Smells fishy? Not really.

There will be more plastic than fish in the sea by 2050.

The warning came in 2016 from the Ellen McArthur foundation, during a meeting of the World Economic Forum.

Five years later, this is still a very worrying concern, despite many efforts to reduce single-use plastic consumption. In 2020, there were still 269 thousand tonnes of plastic floating in our seas and oceans. The infamous Great Pacific Garbage Patch (located between Hawai and Califórnia) is over 79 thousand tonnes, and spans over 1.6 million square kilometres – approximately the same land area as Iran.

But, even though we refer to plastic as a single item, not all plastics are the same. Some take months to decompose, others might take millennia.

Types of plastic that end up in the ocean every day

Nylon, polycarbonates, polyester, polyethylene, polypropylene, polystyrene, polyurethane, PVC, PVCD, acrylic, teflon, silicone, microplastics, biodegradable plastics. Fourteen types of plastic that make up basic, everyday objects – in its vast majority, single-use or with a limited lifespan.

By being discarded incorrectly, these plastics end up in the ocean. Get to know some examples of objects where you can find diferent types of plastics. By the way, notice how long they take to decompose.

Types of plastic that end up in the ocean every day
  • Biodegradable plastic

    It takes up to 24 months to decompose and can be found in single-use items (cutlery, plates, cups, take away containers).

  • Polypropylene

    It takes 20 to 30 years to decompose and can be found in bottle caps, straws, yoghurt cups and car bumpers.

  • Nylon

    It takes 30 to 40 years to decompose and can be found in toothbrushes, textile fibres and fish rods.

  • Silicone

    It takes 20 to 100 years to decompose and can be found in kitchenware, contact lenses and baby bottle teats.

  • Polyester

    It takes 20 to 200 years to decompose and can be found in fibres, textiles or costume wigs.

  • Polycarbonates

    It takes 100 years to decompose and can be found in eyeglass lenses, CDs and traffic lights.

  • Acrylic

    It takes 200 years to decompose and can be found in musical instruments, golf clubs and helmets.

  • Polyethylene

    It takes more than 450 years to decompose and can be found in detergent bottles, shampoo bottles, outdoor furniture, shower curtains, take away containers, shopping bags, single-use bottles, food wrappers and microwave containers.

  • Polyurethane

    It takes 100 to 400 years to decompose and can be found in sponges, thermal insulation, paint and polish.

  • Teflon

    It takes centuries to decompose and can be found in non-stick coating for pans and pots.

  • Microplastics

    It takes 100 to 1000 years to decompose and can be found in cosmetics, body scrubs and toothpaste.

  • Polystyrene

    It takes 500 to 1 million years to decompose and can be found in filling, food packaging, disposable cutlery and plates or cassettes.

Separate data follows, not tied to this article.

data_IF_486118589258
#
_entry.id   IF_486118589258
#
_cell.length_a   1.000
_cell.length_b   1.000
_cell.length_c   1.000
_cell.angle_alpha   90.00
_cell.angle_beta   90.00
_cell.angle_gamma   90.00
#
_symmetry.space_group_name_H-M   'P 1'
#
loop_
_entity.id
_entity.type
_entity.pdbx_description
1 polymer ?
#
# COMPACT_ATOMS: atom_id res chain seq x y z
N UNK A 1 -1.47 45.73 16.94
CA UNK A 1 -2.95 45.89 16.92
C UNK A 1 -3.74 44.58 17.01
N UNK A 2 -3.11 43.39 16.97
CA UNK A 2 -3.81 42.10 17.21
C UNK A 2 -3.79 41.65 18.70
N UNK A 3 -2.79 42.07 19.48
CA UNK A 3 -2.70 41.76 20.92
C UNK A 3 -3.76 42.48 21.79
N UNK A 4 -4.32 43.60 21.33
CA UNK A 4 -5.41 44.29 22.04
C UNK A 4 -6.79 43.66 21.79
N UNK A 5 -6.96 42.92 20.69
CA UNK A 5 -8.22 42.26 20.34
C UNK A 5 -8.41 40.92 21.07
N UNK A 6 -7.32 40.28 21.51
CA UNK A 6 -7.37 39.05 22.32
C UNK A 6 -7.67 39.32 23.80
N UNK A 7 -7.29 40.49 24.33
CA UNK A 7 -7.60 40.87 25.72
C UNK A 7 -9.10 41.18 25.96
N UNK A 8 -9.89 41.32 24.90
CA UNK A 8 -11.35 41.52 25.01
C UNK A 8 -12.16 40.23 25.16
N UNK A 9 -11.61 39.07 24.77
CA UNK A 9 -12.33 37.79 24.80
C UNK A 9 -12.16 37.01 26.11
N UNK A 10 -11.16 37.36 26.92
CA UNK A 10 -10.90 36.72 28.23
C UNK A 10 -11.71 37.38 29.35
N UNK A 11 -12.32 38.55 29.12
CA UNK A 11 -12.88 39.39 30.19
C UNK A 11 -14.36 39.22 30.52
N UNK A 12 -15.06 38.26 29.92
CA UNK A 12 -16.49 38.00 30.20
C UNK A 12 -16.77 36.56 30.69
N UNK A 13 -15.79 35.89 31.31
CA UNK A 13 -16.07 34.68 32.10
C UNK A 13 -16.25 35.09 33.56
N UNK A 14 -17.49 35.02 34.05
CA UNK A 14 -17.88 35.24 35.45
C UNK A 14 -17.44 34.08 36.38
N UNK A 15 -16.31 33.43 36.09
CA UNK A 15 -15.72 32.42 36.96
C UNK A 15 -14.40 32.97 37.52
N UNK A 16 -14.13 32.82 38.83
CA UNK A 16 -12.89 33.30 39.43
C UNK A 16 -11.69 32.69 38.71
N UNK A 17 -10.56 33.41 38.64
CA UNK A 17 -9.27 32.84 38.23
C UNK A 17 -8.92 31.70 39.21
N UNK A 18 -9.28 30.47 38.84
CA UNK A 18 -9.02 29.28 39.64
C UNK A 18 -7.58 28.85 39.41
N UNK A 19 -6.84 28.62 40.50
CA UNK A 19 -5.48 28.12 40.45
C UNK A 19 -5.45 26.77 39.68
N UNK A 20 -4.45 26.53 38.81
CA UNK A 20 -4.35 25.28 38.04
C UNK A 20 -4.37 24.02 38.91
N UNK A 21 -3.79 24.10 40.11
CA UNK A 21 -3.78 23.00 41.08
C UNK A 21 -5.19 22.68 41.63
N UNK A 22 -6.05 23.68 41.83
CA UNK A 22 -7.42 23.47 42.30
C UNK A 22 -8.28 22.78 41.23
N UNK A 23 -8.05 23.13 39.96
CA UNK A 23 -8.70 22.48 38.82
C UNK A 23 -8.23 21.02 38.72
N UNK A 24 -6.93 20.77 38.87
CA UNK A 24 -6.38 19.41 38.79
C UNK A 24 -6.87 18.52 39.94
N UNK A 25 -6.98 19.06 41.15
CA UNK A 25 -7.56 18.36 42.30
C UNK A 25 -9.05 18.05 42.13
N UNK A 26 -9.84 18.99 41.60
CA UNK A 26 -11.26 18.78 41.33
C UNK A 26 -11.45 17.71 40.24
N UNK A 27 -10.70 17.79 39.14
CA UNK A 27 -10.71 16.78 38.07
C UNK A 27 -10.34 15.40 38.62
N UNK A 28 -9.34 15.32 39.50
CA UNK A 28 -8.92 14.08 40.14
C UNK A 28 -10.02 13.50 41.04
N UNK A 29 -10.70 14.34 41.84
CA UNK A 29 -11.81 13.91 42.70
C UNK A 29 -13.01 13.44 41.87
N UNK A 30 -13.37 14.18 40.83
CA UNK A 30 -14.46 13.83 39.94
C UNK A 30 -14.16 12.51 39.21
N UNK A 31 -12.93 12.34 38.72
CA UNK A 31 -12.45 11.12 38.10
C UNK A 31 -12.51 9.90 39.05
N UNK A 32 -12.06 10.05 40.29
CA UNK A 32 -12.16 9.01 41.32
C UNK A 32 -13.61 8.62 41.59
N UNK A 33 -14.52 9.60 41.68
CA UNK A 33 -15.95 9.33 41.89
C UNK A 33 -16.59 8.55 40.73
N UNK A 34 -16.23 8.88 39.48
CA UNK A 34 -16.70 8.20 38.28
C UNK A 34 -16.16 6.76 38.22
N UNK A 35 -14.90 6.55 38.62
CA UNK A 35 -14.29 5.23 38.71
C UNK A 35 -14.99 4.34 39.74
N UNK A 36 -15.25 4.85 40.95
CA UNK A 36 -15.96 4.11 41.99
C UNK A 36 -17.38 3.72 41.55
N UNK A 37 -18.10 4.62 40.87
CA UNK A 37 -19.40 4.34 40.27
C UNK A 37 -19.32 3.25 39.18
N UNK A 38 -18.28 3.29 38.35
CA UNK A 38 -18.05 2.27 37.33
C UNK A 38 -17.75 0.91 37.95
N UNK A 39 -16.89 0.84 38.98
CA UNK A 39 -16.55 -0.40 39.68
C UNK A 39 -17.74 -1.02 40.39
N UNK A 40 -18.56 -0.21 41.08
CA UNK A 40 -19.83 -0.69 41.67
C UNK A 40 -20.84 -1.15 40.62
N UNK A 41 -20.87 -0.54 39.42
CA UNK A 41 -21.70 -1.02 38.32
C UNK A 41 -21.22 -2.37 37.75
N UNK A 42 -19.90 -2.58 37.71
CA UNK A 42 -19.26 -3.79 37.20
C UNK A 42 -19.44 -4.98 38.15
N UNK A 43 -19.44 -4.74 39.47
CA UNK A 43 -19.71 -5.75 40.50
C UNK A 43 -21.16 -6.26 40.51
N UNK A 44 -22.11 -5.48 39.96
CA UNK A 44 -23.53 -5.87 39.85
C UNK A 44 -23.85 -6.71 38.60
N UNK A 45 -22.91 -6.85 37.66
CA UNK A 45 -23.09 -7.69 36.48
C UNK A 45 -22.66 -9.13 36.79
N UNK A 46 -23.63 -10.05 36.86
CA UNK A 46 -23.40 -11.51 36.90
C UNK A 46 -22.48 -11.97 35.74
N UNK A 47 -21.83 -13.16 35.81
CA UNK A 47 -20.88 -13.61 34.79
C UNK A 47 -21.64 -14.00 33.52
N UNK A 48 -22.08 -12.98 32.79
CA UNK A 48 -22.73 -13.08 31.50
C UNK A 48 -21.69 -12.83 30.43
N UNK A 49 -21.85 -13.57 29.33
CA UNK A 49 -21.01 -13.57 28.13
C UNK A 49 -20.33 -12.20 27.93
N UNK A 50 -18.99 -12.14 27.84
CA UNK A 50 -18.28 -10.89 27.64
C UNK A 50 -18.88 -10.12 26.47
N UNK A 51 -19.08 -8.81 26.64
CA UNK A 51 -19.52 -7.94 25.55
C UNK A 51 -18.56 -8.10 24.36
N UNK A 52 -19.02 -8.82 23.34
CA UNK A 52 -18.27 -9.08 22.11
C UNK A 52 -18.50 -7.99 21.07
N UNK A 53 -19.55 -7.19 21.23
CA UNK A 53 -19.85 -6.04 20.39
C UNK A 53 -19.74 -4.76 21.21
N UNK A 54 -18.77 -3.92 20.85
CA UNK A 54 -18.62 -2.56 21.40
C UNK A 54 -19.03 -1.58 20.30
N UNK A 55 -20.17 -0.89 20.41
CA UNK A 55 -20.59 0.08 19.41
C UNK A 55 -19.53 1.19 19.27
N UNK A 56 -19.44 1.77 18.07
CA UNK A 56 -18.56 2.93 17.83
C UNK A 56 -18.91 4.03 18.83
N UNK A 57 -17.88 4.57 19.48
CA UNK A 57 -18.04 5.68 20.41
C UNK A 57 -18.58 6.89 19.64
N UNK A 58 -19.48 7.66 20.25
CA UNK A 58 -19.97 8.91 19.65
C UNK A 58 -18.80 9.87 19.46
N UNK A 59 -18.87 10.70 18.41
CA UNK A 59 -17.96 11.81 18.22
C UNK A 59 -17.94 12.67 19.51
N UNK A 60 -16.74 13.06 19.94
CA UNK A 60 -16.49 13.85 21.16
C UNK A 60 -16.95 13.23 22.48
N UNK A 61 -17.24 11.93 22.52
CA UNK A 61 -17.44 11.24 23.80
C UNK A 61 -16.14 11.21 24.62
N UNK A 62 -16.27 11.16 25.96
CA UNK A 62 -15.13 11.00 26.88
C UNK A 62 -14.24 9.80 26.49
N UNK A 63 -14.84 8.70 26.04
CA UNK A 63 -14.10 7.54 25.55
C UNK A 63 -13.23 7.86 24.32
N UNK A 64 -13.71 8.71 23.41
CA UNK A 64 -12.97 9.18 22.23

• PVDC

    It takes millennia to decompose and can be found in cling film.

  • PVC

    It takes millennia to decompose and can be found in pipes, insulation, electric cables and shower curtains.

Plastic pollution is not disappearing

Although plastic was accidentally discovered more than a century ago, this material has only become extremely popular in the 1970s. Most of all the plastic ever produced still exists to this day. This is because plastic can take between a dozen to a million years to decompose.

 

Top 10 plastic items found in beaches

A study carried out by the Earthwatch Institute in 2019 reveals the ten items most commonly found in beaches and rivers in Europe.

Top 10 plastic items found in beaches

Source: Earthwatch Institute

Each of these objects can be composed of various types of plastics. Nappies, sanitary towels or cigarette butts can contain up to a dozen different plastics.

The vast majority of plastics found in oceans, seas, lakes and rivers come from countries without proper waste collection systems. Only a small part comes from industrialised countries, such as the EU Member States.

Some types of plastic are essential

There’s no denying plastic is regarded as the environment’s number one enemy. However, we must admit plastic and its applications are completely essential nowadays – namely in medicine or science.

We refer both to plastic that is used in high technology, such as PEEK (polyether-ether-ketone), used in a variety of medical implants or even to recreate skulls in neurosurgery, and to more common types of plastic, like polyethylene, which has important applications in spacecraft.

At the same time, the discovery of plastic has brought more effective ways to protect and preserve food, extend shelf life or even reduce the carbon emissions associated with product distribution.

The problem does not lie in plastic itself, but rather in how we throw it away, how we process it, and in the world’s obsession with disposable and single-use plastic.

So how can we look at the problem of single-use plastic? Reduce, Reuse, Recycle, to which we add two more actions – Rethink and Refuse – are always good principles. But there is more. Get inspired by some zero waste tips.